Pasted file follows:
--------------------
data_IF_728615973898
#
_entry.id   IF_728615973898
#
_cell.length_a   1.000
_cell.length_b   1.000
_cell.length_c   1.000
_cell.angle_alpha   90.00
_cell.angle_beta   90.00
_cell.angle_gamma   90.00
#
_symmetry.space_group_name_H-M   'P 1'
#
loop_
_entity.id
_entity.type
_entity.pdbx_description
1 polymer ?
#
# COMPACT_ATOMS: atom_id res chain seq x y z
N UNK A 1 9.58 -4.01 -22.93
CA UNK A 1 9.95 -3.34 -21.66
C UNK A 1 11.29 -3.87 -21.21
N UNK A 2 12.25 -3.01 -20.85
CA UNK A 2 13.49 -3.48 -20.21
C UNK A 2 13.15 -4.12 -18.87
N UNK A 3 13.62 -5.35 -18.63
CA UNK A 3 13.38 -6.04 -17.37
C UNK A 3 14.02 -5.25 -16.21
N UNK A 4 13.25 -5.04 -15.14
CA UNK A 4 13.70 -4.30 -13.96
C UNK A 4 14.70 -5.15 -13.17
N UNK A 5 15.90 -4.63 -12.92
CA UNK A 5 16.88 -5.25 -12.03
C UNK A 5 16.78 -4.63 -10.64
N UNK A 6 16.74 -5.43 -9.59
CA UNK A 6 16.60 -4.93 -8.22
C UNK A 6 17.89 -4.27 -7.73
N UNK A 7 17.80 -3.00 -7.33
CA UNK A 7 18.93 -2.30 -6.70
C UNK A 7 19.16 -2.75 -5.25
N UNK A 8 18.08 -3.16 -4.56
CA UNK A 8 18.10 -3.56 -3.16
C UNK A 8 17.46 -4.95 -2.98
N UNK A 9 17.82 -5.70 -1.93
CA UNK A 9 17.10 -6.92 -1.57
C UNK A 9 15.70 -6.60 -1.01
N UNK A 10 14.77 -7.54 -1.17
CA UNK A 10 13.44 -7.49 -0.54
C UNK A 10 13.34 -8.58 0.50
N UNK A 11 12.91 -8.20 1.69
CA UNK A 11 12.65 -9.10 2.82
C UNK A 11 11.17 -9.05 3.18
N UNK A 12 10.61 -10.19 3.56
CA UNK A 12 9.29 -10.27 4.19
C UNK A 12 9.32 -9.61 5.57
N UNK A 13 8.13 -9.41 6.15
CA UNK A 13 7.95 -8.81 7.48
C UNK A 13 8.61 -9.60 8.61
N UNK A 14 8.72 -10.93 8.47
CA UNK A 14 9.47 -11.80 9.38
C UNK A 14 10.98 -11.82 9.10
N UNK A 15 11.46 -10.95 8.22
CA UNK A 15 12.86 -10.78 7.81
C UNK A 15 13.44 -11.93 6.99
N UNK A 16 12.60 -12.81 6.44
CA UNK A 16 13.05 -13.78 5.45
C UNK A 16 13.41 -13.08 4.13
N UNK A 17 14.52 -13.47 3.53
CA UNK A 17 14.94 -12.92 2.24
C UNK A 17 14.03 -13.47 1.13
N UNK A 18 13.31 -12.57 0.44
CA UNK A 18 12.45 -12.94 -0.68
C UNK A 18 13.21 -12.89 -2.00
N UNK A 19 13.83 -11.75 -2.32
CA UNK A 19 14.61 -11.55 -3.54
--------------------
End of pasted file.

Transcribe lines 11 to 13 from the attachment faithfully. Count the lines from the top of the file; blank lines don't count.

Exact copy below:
#
_symmetry.space_group_name_H-M   'P 1'
#